Numerous non-governmental organizations in the Philippines are active in addressing child labor problems in the country. For example, the Kamalayan Development Center receives information about exploited children and, with the assistance of the Department of Labor and Employment, has conducted raids on factories using child labor. The Asian Social Institute in Manila runs a shelter for street children. The Catholic Child Bureau runs a counseling center for street children, and has a special Child Rights Center. The Child Rights Center of the Commission on Human Rights investigates abuses against children and initiates appropriate legal action on their behalf. The Trade Union Congress of the Philippines' Youth Department has an initiative called "Project Joel: Addressing the Filipino Child Labor Problem," which documents child labor, public information, advocacy, and training activities. The Salinlahi Foundation coordinates child welfare programs including a research and data bank, education, training, and undertakes national campaigns.

There has been increased attention to the exploitation of child labor in the Philippine news media of late. As national and international concern for the welfare of working children mounts, there is a corresponding increase in the amount of non-governmental organization (NGO) and governmental activity aimed at the protection of children. It is reported that in the past year, representatives of business, government and NGOs have begun to work together more productively toward a collective effort to combat child labor.

1 Children of Toil (Manila: Youth Department of the Trade Union Congress of the Philippines (YD-TUCP), October 18, 1992) 5.

2 Nestor Arellano, "5M Children Working in Sweatshops," Today (Philippines), April 4, 1994.

3 Eileen Guerro, "Children Victims and Result of Poverty in Philippines," Associated Press, June 30, 1993.

4 American Embassy-Manila unclassified telegram no. 27135, December 9, 1993. The information provided was based on a University of the Philippines Office of Research Coordination study which was undertaken in conjunction with the Government of Philippines' UNICEF-assisted "Breaking Ground for Community Action on Child Labour Project." The latter documented the pervasive use of child labor in the garment industry's subcontracting operations.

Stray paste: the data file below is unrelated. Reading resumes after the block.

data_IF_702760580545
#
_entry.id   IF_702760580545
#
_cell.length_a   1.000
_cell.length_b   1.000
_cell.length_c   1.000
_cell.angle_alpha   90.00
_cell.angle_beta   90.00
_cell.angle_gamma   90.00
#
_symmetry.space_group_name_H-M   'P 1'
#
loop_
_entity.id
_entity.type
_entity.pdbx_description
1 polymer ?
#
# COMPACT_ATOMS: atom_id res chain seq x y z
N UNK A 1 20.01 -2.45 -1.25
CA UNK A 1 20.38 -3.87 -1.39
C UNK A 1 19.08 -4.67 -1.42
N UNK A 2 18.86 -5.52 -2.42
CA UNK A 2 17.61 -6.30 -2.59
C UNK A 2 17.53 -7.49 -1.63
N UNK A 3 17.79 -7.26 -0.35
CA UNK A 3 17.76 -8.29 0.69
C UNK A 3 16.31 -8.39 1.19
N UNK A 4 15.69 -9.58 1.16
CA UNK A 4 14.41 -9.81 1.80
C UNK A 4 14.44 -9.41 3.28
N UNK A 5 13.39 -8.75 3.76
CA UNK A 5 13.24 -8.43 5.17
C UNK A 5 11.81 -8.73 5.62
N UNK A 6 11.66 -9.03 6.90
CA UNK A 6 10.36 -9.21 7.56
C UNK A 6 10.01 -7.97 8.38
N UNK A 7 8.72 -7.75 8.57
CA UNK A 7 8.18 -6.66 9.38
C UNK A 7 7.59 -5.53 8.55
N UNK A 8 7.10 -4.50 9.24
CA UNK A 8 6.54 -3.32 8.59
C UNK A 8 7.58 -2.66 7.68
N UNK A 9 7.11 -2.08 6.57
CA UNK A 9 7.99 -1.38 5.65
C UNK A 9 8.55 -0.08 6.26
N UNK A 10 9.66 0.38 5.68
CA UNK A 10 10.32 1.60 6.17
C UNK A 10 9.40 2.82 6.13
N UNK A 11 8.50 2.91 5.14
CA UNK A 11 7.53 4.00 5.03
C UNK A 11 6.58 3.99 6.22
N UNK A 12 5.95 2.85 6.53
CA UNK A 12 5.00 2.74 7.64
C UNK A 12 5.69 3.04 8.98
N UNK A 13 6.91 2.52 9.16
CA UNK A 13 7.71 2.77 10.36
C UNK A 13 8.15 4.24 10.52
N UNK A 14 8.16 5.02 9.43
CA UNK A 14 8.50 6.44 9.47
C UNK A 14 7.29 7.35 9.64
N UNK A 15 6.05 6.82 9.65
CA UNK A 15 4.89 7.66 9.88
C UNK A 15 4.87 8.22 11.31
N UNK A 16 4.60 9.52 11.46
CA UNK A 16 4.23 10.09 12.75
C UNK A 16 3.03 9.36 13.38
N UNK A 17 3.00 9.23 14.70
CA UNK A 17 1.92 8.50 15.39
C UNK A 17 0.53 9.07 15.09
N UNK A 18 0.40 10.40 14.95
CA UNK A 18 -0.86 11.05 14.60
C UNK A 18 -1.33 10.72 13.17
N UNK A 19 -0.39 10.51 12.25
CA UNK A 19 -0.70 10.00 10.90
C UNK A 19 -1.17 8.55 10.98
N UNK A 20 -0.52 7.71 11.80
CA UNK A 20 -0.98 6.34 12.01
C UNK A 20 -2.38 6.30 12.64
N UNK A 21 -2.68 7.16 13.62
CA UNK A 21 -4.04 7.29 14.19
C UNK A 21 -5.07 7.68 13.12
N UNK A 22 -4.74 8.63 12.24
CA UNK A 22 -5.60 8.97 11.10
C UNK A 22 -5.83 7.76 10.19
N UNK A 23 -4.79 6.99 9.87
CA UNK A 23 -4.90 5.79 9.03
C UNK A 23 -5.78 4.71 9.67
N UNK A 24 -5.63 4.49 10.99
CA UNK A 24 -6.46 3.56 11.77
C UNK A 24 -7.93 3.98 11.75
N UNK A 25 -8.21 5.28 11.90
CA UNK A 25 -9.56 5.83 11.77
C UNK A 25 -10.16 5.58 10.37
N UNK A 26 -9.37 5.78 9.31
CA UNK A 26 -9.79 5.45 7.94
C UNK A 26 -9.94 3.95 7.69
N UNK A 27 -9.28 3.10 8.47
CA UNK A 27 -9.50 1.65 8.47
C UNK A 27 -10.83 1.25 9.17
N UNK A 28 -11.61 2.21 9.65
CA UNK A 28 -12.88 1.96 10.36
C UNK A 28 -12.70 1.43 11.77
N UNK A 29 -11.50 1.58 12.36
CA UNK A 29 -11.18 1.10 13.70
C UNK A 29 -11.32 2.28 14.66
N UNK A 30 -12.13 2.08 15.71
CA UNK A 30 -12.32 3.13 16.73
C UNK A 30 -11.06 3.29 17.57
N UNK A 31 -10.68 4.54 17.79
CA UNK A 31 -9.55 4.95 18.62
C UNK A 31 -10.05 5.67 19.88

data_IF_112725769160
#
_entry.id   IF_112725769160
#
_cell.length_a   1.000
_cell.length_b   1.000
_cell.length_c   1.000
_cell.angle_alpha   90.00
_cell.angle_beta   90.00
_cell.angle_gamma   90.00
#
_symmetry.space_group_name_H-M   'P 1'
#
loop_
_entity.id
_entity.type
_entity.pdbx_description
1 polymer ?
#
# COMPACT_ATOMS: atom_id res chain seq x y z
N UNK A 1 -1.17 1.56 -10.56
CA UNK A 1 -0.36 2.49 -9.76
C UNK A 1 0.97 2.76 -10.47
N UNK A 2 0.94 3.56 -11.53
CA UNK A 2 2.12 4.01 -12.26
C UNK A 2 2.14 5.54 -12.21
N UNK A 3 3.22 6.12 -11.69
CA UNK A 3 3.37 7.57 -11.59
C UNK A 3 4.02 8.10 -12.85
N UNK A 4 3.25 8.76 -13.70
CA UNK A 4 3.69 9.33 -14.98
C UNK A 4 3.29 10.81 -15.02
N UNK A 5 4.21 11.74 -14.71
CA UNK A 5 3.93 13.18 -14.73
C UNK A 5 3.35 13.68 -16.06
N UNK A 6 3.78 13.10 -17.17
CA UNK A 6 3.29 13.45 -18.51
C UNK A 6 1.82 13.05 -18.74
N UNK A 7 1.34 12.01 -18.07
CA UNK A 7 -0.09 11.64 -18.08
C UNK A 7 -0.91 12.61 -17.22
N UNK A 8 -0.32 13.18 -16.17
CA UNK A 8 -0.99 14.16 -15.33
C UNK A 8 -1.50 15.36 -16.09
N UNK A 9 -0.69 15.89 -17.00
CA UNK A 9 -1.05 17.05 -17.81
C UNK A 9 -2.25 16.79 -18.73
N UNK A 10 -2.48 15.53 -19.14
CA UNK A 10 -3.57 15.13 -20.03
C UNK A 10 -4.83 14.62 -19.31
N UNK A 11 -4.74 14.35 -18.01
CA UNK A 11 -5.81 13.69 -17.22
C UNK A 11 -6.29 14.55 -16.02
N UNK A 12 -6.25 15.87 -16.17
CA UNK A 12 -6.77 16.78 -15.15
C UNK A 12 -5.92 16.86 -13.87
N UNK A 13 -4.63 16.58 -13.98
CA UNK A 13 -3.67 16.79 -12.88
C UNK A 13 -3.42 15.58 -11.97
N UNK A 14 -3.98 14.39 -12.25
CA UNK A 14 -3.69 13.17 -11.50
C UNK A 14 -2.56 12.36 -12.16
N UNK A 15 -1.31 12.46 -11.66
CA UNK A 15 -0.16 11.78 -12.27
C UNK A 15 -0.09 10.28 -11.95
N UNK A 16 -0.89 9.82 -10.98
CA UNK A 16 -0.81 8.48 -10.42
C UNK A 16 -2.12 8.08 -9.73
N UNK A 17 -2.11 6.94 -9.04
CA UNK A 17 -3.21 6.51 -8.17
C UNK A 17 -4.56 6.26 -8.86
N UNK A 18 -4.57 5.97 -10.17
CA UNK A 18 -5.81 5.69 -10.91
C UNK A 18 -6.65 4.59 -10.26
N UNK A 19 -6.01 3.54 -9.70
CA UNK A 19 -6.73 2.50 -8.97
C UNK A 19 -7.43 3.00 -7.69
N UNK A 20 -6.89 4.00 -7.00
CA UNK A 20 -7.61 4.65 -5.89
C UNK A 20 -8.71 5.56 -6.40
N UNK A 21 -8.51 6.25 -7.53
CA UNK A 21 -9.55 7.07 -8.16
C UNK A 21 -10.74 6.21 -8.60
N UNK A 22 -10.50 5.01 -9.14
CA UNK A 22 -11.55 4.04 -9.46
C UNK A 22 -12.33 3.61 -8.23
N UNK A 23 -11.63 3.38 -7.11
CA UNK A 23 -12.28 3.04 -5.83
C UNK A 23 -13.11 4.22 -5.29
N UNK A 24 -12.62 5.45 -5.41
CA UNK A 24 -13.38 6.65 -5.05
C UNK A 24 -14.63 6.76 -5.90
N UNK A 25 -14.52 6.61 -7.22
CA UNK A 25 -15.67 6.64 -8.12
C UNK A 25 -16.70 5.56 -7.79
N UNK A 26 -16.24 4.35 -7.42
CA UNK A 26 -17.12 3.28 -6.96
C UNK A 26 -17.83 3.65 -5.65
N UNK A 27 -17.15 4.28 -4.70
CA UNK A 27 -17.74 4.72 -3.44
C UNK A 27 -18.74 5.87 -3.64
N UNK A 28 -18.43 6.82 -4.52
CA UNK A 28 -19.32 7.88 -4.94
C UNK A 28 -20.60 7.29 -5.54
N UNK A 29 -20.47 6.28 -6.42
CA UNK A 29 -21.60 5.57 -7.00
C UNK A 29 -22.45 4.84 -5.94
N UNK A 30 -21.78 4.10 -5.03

5 In July 1993, the Kamalayan Development Center (KDC) and the National Bureau of Investigation (NBI) raided a sardine factory in Navotas, and found seven children under 17 years of age working in sweatshop conditions. Children in the sardine factories filled cans with sliced fish parts. See Country Reports on Human Rights Practices for 1993 (U.S. Department of State, February 1994) 724 [hereinafter Country Reports]. See also "Young's Town Rescue," Child Workers in Asia, vol. 9, no. 3 (July-September 1993) 15. In May 1994, the Philippine Department of Labor and Employment (DOLE) and the NBI raided this sardine factory again, as it continued to operate despite an order to shut down. Labor officials and NBI agents reportedly found about a hundred 'exploited' children working in the Sardine factory during the second raid. The child workers, whose ages range from 10 to 17 years, have not been paid regularly or sufficiently. According to Labor Secretary Nieves Confesor, the company, which was ordered to close down by the NBI, has continued to operate because its owner is being protected by a local official of the Philippine National Police. "Confesor urges boycott of firms employing minors," Philippine Daily Inquirer (Manila), May 20, 1994.

6 Muro-ami, a Japanese term for the type of net used, refers to a method to catch elusive reef fish that are difficult to harvest. According to the ILO, fishing corporations employ children between 12 and 14 years of age, who spend 10 months a year out at sea, swimming and diving to a depth of 100 feet to attach nets to coral reefs. These children have no protective swimwear and are subjected to needlefish and shark attacks, and diseases like typhoid. Victoria Rialp, Children and Hazardous Work in the Philippines (Geneva: International Labor Organization, 1993) 6-8 [hereinafter Rialp]. See also Professor Nymia Simbulan, Children in Trouble: Its Socio-Economic Dimensions (unpublished manuscript, n.d.) 16 [on file] [hereinafter Simbulan]. See also Henk van Oosterhout, "Child Labor in the Philippines: The Muro-Ami Deep Sea Fishing Operation," in Combating Child Labor (Geneva: International Labor Organization, 1988) 109-122.